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German Chancellor Schroeder Works for Russian Cooperation

By Carol J. Williams

and Maura Reynolds

Chancellor Gerhard Schroeder appeared Thursday to have won Russia’s cooperation in the search for peace in the Balkans, with Moscow’s newly appointed envoy in the Yugoslav crisis signaling interest in a German peace proposal.

Schroeder’s plan seeks to mend fences -- gingerly -- with Russia without weakening NATO terms for an end to airstrikes, which Russia has vehemently opposed. Schroeder said his government is already in close contact with Russian leaders and hopes for a visit “very soon” by Moscow’s special ambassador for Yugoslavia, Viktor S. Chernomyrdin.

The appointment of Chernomyrdin, who enjoyed cordial ties with Western leaders during his five years as prime minister, signaled a change in strategy by Russia, and Chernomyrdin confirmed the new tone Thursday by swiftly embracing Schroeder’s proposal.

“The initiative put forward by Germany is worth supporting,” Chernomyrdin said after meeting with the German ambassador to Russia. “The idea of stopping hostilities for 24 hours and taking this time to find points of agreement ... I think all of this deserves attention.”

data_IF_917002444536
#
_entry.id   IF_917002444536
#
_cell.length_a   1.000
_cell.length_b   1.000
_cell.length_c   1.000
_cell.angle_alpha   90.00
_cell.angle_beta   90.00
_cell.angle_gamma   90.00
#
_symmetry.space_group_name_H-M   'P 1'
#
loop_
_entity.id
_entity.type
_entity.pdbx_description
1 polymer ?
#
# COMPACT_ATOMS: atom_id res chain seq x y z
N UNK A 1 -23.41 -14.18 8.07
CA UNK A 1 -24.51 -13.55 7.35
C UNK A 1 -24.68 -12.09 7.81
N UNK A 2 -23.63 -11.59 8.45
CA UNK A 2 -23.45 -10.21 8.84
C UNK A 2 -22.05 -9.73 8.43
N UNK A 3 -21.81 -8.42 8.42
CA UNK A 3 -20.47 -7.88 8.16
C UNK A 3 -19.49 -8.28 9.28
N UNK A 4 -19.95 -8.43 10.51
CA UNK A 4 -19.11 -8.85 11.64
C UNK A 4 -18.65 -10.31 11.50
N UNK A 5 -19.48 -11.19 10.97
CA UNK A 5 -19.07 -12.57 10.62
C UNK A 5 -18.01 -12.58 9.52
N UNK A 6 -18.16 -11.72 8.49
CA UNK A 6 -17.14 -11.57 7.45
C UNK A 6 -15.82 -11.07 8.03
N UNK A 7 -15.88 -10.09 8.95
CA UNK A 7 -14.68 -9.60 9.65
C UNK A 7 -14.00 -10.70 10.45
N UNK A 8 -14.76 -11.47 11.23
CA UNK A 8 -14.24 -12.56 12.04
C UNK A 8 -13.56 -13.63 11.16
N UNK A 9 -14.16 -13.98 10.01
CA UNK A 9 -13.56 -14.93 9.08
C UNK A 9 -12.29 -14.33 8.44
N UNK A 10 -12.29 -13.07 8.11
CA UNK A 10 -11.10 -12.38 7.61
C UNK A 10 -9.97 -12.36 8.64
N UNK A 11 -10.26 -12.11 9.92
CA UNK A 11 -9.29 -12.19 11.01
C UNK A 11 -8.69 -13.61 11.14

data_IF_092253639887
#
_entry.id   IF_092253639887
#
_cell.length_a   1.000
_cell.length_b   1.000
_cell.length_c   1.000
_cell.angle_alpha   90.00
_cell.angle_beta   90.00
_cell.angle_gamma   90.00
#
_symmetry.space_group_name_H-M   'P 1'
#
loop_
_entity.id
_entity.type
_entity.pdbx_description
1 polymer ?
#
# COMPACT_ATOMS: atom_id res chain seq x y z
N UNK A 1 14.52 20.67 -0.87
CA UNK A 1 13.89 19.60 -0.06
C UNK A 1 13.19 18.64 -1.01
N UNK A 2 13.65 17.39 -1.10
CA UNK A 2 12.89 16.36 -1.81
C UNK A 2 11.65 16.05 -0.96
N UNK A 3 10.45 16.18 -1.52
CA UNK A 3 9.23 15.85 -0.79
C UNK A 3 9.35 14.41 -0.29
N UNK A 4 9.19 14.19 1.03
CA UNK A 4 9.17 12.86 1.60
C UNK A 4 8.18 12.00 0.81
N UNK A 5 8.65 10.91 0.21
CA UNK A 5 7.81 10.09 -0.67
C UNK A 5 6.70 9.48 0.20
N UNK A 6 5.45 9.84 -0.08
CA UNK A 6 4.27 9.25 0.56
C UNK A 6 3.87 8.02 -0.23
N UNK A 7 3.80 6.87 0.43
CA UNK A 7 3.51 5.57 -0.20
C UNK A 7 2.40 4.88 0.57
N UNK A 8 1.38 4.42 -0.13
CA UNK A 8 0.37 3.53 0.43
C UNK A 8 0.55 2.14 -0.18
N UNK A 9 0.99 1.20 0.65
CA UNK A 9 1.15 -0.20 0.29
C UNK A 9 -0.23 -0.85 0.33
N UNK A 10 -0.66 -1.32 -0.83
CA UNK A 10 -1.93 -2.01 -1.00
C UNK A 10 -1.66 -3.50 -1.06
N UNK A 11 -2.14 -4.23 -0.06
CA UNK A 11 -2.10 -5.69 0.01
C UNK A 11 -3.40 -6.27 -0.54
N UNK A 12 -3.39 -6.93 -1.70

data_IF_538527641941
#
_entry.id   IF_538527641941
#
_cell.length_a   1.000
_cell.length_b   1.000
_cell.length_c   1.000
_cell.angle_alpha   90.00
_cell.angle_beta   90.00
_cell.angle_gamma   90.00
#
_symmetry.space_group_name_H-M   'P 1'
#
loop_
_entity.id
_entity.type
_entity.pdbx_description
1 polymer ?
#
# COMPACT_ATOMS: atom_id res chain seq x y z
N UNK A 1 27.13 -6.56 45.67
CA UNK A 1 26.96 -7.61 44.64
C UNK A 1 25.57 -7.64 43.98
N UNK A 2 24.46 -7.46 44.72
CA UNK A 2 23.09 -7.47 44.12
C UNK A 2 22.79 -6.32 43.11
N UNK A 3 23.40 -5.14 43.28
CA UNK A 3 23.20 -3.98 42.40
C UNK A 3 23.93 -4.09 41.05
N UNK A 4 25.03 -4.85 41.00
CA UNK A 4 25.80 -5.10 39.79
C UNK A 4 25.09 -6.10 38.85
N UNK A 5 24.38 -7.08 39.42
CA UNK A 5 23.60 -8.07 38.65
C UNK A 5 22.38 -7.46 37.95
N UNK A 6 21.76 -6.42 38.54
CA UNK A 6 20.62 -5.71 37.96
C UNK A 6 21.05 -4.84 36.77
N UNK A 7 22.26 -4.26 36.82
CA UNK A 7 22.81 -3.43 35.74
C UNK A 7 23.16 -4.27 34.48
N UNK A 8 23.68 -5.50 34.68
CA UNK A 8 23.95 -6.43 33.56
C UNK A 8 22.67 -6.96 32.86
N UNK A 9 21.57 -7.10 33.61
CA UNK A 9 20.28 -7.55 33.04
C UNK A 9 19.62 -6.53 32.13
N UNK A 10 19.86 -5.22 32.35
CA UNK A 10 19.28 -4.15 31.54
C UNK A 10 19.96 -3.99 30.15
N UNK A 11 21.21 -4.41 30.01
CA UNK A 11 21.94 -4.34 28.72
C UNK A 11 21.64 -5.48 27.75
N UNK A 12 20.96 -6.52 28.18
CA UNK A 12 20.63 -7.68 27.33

Schroeder has made clear that the proposed suspension of airstrikes could start only after Yugoslav President Slobodan Milosevic had begun withdrawing his forces from Kosovo.

“Only in this order would it be possible for NATO to suspend military measures and open the way for a political solution,” Schroeder reiterated Thursday in a speech to parliament in Bonn.

German Foreign Minister Joschka Fischer, chief architect of the plan that sources in his office say was drawn up in consultation with NATO allies, also clarified that Milosevic would have to pull out its troops from Kosovo “in a verifiable manner” for NATO to consider a halt to the bombing, which began March 24.

The six-point German proposal met with little enthusiasm in Washington and at NATO headquarters in Brussels, Belgium, when it was unveiled Wednesday.